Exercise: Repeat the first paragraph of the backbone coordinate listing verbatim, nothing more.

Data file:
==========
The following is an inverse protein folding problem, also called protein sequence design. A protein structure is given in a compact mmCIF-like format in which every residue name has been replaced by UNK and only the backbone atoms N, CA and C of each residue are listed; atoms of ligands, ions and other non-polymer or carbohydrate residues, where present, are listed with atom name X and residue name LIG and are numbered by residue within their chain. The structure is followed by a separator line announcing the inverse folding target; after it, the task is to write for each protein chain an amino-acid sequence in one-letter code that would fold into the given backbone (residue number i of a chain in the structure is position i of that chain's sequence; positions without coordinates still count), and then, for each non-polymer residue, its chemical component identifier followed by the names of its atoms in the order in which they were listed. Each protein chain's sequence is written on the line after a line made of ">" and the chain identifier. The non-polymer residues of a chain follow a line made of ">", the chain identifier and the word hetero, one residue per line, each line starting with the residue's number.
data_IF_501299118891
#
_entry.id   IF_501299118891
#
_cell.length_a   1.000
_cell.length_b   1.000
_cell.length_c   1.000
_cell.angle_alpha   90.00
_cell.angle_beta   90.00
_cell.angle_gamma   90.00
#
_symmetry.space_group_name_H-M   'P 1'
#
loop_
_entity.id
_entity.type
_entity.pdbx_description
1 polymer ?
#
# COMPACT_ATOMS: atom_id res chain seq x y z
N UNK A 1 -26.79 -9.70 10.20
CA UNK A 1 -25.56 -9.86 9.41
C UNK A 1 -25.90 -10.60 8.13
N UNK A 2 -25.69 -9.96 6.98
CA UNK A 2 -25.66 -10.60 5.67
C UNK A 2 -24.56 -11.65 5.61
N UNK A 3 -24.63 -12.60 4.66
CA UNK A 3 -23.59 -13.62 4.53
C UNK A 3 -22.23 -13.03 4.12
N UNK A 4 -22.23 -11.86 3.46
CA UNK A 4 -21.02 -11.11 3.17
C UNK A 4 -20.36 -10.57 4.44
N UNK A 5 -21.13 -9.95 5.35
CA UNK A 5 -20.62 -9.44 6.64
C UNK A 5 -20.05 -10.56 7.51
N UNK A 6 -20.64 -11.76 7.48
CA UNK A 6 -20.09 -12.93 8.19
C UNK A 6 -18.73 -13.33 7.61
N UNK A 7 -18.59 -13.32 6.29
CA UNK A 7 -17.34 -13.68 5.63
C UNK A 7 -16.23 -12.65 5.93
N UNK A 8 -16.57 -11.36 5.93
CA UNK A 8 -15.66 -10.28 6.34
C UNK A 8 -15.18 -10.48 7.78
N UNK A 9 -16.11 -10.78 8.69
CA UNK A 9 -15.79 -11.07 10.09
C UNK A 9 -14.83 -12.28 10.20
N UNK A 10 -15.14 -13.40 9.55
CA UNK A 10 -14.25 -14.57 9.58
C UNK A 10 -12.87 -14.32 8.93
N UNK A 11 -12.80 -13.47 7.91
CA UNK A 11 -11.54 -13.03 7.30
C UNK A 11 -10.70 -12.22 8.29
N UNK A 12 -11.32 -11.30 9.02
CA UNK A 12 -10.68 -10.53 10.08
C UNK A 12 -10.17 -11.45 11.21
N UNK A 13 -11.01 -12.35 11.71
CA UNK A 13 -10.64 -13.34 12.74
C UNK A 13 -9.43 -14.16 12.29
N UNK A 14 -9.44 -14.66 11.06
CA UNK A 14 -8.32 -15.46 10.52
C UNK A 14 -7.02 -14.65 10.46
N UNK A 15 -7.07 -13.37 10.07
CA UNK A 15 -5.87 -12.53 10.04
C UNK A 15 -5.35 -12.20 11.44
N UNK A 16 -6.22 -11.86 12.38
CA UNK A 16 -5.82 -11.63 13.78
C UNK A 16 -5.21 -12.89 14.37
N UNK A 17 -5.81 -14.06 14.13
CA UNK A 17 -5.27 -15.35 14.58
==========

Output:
The following is an inverse protein folding problem, also called protein sequence design. A protein structure is given in a compact mmCIF-like format in which every residue name has been replaced by UNK and only the backbone atoms N, CA and C of each residue are listed; atoms of ligands, ions and other non-polymer or carbohydrate residues, where present, are listed with atom name X and residue name LIG and are numbered by residue within their chain. The structure is followed by a separator line announcing the inverse folding target; after it, the task is to write for each protein chain an amino-acid sequence in one-letter code that would fold into the given backbone (residue number i of a chain in the structure is position i of that chain's sequence; positions without coordinates still count), and then, for each non-polymer residue, its chemical component identifier followed by the names of its atoms in the order in which they were listed. Each protein chain's sequence is written on the line after a line made of ">" and the chain identifier. The non-polymer residues of a chain follow a line made of ">", the chain identifier and the word hetero, one residue per line, each line starting with the residue's number.